Marta Pacheco

Marta Pacheco studied Political Science and Media & Journalism at the Catholic University of Portugal (UCP). An independent researcher based in Brussels, she has been active in reporting EU and international affairs as a journalist contributor for media outlets in Brussels. Former Blue Book trainee in the European Commission and with a keen interest on politics and global affairs, Marta has been developing her skills and knowledge in the healthcare field, energy & environment and in the financial crisis.

Would you like to share your thoughts?

Your email address will not be published.

Legal note

1.    Terms and Conditions

2.    Privacy Policy

3.    Cookies Policy


1.    Terms and Conditions

Contact data for the web owner

This website has been created by KATOIKOS to promote their products and services.

– Name: Katoikos, S.L

– Co. tax Code:  B87123162

– Address:  Calle Campomanes 10, 28013  Madrid (SPAIN)

Registration details: Registered in the Commercial Register of Madrid.

Intellectual and Industrial Property

The various elements of this page, and website as a whole, are protected by Spanish legislation on intellectual and industrial property. The trademarks, trade names or logos appearing on this website are the property of the company, or, where appropriate, of third parties, and are protected by Trademarks Law, and of which KATOIKOS holds the legitimate license.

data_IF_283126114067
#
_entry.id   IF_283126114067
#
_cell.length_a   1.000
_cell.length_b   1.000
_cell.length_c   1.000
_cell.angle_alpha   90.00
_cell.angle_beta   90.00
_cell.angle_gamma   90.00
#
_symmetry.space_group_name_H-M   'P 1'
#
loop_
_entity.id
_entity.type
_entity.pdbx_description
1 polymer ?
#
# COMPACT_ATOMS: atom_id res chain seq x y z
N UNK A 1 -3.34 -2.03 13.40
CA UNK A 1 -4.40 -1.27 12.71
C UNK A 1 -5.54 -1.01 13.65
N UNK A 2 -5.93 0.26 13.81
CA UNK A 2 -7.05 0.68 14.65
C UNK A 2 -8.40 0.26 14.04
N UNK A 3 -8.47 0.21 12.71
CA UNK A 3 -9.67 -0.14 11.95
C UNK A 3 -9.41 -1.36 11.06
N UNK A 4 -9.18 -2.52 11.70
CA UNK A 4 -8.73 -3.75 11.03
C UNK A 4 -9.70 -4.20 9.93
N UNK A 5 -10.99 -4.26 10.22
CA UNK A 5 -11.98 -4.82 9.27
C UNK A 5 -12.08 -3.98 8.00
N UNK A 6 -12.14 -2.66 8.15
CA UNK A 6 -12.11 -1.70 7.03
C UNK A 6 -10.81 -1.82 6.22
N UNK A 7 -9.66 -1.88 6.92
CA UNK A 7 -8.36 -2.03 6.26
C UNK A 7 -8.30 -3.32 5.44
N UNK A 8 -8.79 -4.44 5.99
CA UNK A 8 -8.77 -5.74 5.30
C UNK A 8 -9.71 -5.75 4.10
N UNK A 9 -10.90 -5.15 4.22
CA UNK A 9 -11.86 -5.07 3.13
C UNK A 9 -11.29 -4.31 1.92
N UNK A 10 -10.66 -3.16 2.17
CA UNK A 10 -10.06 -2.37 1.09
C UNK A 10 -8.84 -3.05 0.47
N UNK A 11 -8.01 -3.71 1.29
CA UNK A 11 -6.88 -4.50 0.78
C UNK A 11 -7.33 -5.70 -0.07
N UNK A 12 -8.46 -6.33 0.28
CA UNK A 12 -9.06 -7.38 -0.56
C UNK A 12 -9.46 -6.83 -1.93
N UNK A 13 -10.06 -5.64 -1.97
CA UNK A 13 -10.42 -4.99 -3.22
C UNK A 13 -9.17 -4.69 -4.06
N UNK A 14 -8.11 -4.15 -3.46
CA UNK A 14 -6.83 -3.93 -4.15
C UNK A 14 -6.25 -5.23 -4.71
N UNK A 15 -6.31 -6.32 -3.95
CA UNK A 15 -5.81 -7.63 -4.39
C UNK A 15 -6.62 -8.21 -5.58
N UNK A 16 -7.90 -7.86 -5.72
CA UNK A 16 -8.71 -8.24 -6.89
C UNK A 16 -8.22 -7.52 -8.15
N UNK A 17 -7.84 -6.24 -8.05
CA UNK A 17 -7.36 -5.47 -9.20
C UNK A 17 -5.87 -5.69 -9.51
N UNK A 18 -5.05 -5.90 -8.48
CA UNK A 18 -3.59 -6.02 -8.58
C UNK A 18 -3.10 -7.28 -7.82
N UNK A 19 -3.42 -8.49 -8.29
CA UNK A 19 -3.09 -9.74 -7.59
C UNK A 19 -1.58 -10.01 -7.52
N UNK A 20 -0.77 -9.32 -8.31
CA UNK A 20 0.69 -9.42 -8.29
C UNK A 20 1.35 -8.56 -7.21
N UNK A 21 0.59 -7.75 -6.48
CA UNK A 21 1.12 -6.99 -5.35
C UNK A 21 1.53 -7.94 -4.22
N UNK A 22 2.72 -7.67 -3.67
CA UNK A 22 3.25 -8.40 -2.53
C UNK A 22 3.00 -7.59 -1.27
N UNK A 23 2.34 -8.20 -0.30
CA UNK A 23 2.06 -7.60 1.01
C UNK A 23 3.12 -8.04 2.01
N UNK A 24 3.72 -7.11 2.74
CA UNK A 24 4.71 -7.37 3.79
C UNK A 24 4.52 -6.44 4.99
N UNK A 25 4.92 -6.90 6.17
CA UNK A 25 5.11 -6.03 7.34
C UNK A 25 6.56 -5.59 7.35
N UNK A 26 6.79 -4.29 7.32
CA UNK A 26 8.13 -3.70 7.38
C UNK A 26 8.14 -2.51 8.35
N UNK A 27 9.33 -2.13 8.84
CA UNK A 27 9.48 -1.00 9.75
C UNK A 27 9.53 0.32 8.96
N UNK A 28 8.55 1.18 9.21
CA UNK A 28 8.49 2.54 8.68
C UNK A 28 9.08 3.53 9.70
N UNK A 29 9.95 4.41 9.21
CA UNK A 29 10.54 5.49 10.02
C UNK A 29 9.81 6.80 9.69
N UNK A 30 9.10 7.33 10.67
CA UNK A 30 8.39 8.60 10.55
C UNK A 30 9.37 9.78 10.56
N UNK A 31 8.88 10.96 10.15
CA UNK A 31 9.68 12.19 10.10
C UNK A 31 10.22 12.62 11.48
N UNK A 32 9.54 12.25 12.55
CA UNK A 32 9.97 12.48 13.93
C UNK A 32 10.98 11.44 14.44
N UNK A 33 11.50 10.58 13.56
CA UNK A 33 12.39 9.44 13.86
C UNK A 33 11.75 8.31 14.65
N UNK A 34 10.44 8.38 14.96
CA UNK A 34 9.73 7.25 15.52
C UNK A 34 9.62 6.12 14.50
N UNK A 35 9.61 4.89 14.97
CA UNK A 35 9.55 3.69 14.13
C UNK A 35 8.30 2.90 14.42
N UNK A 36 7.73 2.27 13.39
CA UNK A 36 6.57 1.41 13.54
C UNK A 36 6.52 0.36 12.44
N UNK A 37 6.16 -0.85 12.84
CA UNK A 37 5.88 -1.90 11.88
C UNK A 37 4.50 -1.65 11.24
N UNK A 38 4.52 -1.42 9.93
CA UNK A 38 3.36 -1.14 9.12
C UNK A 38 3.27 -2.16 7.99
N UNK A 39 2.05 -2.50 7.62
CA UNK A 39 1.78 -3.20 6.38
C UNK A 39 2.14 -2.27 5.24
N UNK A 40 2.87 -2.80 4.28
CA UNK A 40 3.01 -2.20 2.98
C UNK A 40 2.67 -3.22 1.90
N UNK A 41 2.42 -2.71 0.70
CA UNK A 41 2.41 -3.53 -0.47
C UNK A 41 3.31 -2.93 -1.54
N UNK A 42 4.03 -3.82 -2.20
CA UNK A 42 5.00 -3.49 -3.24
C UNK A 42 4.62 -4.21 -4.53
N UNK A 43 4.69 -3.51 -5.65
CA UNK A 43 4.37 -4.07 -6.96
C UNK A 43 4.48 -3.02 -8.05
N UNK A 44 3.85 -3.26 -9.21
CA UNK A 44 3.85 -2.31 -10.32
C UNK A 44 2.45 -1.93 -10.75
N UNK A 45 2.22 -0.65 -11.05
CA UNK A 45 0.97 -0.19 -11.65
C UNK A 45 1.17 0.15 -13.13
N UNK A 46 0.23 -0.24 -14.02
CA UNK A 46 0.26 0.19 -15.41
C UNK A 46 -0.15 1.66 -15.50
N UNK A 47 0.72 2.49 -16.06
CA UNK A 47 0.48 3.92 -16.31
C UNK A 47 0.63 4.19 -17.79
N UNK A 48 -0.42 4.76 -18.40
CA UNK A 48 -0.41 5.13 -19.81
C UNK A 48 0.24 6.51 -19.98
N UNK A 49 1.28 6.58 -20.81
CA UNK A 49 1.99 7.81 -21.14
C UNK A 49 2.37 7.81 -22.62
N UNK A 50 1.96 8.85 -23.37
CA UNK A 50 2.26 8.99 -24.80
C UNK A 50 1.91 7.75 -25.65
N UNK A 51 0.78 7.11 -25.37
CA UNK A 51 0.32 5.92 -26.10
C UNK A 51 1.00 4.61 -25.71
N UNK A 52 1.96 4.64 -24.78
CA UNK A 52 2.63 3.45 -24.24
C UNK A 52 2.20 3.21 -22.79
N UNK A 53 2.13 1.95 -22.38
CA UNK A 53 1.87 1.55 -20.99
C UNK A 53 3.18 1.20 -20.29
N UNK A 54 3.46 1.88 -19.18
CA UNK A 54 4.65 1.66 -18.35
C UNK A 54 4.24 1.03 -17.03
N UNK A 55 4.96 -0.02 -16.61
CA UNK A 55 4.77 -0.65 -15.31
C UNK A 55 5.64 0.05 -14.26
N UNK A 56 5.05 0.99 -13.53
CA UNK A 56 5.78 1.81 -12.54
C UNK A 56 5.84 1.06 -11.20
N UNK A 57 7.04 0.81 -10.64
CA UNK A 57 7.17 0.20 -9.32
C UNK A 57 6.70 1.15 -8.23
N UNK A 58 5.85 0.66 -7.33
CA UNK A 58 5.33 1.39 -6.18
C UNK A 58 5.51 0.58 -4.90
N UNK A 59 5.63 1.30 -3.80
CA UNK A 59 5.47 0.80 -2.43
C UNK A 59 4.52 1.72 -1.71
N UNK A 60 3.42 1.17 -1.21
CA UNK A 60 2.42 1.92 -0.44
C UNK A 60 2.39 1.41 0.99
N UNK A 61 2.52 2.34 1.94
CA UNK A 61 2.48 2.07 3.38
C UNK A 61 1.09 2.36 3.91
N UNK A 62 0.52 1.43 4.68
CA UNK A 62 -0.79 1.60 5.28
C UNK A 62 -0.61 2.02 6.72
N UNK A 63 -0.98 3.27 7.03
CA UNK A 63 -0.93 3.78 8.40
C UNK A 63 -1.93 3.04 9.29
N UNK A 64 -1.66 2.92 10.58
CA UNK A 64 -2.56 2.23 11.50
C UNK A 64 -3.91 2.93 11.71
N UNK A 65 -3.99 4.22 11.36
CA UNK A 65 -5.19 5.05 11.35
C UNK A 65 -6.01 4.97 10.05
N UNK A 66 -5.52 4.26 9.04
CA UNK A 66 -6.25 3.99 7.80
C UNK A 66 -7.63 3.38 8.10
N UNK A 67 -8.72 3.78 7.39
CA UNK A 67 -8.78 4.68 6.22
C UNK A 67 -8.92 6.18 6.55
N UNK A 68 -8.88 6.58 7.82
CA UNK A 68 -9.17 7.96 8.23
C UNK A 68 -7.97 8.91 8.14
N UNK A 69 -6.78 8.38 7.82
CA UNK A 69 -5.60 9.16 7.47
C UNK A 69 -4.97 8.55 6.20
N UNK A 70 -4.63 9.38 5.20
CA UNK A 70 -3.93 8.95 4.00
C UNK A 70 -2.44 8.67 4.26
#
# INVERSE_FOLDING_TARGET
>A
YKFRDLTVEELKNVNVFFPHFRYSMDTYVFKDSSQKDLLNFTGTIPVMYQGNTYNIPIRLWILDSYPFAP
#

The information provided may not be used for commercial or public purposes, or modified. If the user downloads materials for personal and non-commercial use, warnings shall be kept about copyright and trademarks. To download and use the company logo that appears on the website, prior authorization is required.

Any unauthorised use of the images may violate copyright laws, trademark laws, the laws of privacy and publicity, and communications regulations and statutes.

Liability for Damage

KATOIKOS assumes no liability for damages you may suffer when browsing the web or in the use of computer applications that are part of it. Neither are warranties given as to the correction of malfunctions or updating of content.

Content you share with us

We may include features on this website that allow you to share your content with us and other users of the site. Please note that by sharing content it may become publicly accessible. You grant to Katoikos a worldwide, non-exclusive, transferable, royalty-free, perpetual, irrevocable right and license, without compensation to you:

 (a) to use, reproduce, distribute, adapt (including without limitation edit, modify, translate, and reformat), derive, transmit, display and perform, publicly or otherwise, such content, in any media now known or hereafter developed, for Kaotikos’ business purposes, and